- BMW's small SUV gets redesigned for 2015
- More cabin space, more effcient engine line-up
- Keep an eye out for full review coming soon on Parkers
The second-generation 2015 BMW X1 was officially launched to the public today at the Frankfurt Motor Show. A surprisingly successful car for the German brand, it might surprise you to learn that almost 40,000 homes have been found in the UK since it was launched in 2009.
More space inside
Crucially, the main difference over the out-going X1 is the car’s height. It’s grown by 53mm and the firm claims that unlocks valuable extra space in the cabin. Other design changes include LED daytime driving lights, while xLine and M Sport models also get full LED headlights.
Standard UK specification includes cloth seats, sat-nav via a 6.5-inch screen, and sliding and tilting rear seats. There’s also an automatic tailgate, air-con, keyless entry, automatic lights and wipers, and ISOFIX attachments for the outer rear seats.
Other standard safety kit includes a low-speed automatic braking system, which will stop the car for you if it detects an impending crash below 30mph.
Moving up to xLine trim also nets you leather upholstery and heated front seats. Then Sport Line trim includes sports seats along with a number of interior tweaks. At the top of the range, and the trim we’re expecting to be most popular, you get M Sport with its 18-inch alloys, a body kit, heated front seats in leather and Alcantara, and a special M Sport steering wheel.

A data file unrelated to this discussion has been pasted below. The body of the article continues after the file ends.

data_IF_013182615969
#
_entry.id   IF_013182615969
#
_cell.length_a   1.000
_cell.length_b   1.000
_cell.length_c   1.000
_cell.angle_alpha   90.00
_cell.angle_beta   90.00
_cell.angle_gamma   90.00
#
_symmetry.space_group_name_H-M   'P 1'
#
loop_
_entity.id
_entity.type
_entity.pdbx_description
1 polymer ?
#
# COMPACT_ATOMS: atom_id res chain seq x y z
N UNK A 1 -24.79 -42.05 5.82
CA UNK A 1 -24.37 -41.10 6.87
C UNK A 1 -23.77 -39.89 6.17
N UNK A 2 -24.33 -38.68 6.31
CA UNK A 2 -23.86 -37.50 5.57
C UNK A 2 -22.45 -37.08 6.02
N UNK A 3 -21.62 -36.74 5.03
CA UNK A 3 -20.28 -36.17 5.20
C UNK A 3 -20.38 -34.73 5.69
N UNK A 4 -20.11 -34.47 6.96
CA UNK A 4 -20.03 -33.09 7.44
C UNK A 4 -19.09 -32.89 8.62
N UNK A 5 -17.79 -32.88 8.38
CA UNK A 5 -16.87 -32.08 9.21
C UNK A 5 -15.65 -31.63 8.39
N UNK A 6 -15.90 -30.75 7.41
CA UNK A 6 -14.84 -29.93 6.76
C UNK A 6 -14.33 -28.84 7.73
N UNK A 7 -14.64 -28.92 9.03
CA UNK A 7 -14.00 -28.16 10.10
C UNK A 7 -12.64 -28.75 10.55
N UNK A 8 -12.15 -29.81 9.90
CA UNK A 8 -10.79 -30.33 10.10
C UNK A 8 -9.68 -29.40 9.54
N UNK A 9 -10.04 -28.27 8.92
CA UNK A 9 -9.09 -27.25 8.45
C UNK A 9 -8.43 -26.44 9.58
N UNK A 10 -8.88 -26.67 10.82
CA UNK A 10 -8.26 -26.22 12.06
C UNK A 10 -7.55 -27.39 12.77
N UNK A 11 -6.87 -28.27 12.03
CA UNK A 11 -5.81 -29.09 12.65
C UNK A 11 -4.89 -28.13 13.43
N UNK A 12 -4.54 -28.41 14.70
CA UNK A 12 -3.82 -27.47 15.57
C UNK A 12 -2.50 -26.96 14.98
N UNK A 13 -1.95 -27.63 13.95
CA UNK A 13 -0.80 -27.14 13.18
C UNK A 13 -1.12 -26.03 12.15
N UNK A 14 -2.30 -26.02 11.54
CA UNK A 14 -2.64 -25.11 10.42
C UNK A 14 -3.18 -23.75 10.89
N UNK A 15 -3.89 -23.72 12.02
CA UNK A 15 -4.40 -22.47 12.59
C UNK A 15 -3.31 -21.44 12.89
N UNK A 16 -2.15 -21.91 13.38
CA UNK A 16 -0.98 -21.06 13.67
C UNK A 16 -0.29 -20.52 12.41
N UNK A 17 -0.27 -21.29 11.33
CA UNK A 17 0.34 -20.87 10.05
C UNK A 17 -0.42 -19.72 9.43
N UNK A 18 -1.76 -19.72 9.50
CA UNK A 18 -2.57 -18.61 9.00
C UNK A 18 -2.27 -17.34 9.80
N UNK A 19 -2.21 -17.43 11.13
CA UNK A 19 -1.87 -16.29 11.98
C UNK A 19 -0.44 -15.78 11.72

As with most BMW models, there’s a wide range of optional extras too. Highlights include a glass roof, DAB digital radio and hi-fi upgrades.
Four engine options
It’s powered by a choice of four 2-litre engines – a petrol with 190bhp (called xDrive20i) along with diesels with 148bhp (sDrive18d), 188bhp (xDrive20d) and the xDrive25d with 228bhp. All come with eight-speed automatic gearboxes from launch except the sDrive18d, which gets a six-speed manual. The same will be available for xDrive20d models in November.
You’ll also get BMW’s Drive Experience Control switch to change between driving modes; Sport, Comfort and ECO PRO settings are available for engine, steering and gearbox configuration. Automatic models also feature a coasting function which disconnects the engine when not required, saving valuable fuel and CO2.
Those looking for the lowest running costs will want the sDrive18d, because thanks to the fact it only powers its front wheels, it returns a claimed 65.7mpg average fuel economy and emits 114g/km of CO2, making it cheap to tax for both private and company car drivers. All other models are less efficient partly because they use the firm’s xDrive all-wheel drive system.
If you’re looking for a fast X1, you’ll need the xDrive25d. This one can cover 0-62mph in 6.6 seconds.
The new BMW X1 will go on sale towards the end of October, and Parkers will be on hand with an expert review soon after we drive the car for the first time.